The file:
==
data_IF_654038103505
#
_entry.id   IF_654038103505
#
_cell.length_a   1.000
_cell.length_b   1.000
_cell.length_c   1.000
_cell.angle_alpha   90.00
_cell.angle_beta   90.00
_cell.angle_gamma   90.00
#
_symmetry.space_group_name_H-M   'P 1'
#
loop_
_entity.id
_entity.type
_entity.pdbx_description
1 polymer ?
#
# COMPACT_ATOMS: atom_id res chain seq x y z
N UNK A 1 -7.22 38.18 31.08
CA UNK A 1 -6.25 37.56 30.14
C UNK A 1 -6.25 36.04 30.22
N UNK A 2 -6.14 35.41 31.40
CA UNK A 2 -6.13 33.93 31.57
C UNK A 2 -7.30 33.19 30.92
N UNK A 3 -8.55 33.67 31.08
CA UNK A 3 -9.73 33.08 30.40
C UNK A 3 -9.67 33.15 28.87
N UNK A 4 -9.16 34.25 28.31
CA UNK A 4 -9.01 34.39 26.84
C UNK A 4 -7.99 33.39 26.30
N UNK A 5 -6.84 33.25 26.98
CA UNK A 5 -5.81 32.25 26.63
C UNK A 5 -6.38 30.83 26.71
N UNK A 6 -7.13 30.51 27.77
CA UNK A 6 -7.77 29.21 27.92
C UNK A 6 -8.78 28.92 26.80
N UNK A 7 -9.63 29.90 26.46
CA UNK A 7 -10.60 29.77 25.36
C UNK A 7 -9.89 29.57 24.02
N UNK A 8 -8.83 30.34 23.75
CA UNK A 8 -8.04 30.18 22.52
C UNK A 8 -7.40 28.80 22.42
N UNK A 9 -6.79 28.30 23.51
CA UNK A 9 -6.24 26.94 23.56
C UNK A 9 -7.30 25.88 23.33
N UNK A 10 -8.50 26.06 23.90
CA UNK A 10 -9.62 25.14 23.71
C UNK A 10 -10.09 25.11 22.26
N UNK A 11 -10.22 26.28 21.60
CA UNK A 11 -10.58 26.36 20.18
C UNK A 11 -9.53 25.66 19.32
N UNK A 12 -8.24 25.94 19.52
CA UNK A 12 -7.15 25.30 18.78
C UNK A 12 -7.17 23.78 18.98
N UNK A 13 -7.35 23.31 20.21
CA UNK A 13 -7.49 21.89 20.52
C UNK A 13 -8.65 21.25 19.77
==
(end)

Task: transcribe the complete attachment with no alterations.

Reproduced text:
data_IF_654038103505
#
_entry.id   IF_654038103505
#
_cell.length_a   1.000
_cell.length_b   1.000
_cell.length_c   1.000
_cell.angle_alpha   90.00
_cell.angle_beta   90.00
_cell.angle_gamma   90.00
#
_symmetry.space_group_name_H-M   'P 1'
#
loop_
_entity.id
_entity.type
_entity.pdbx_description
1 polymer ?
#
# COMPACT_ATOMS: atom_id res chain seq x y z
N UNK A 1 -7.22 38.18 31.08
CA UNK A 1 -6.25 37.56 30.14
C UNK A 1 -6.25 36.04 30.22
N UNK A 2 -6.14 35.41 31.40
CA UNK A 2 -6.13 33.93 31.57
C UNK A 2 -7.30 33.19 30.92
N UNK A 3 -8.55 33.67 31.08
CA UNK A 3 -9.73 33.08 30.40
C UNK A 3 -9.67 33.15 28.87
N UNK A 4 -9.16 34.25 28.31
CA UNK A 4 -9.01 34.39 26.84
C UNK A 4 -7.99 33.39 26.30
N UNK A 5 -6.84 33.25 26.98
CA UNK A 5 -5.81 32.25 26.63
C UNK A 5 -6.38 30.83 26.71
N UNK A 6 -7.13 30.51 27.77
CA UNK A 6 -7.77 29.21 27.92
C UNK A 6 -8.78 28.92 26.80
N UNK A 7 -9.63 29.90 26.46
CA UNK A 7 -10.60 29.77 25.36
C UNK A 7 -9.89 29.57 24.02
N UNK A 8 -8.83 30.34 23.75
CA UNK A 8 -8.04 30.18 22.52
C UNK A 8 -7.40 28.80 22.42
N UNK A 9 -6.79 28.30 23.51
CA UNK A 9 -6.24 26.94 23.56
C UNK A 9 -7.30 25.88 23.33
N UNK A 10 -8.50 26.06 23.90
CA UNK A 10 -9.62 25.14 23.71
C UNK A 10 -10.09 25.11 22.26
N UNK A 11 -10.22 26.28 21.60
CA UNK A 11 -10.58 26.36 20.18
C UNK A 11 -9.53 25.66 19.32
N UNK A 12 -8.24 25.94 19.52
CA UNK A 12 -7.15 25.30 18.78
C UNK A 12 -7.17 23.78 18.98
N UNK A 13 -7.35 23.31 20.21
CA UNK A 13 -7.49 21.89 20.52
C UNK A 13 -8.65 21.25 19.77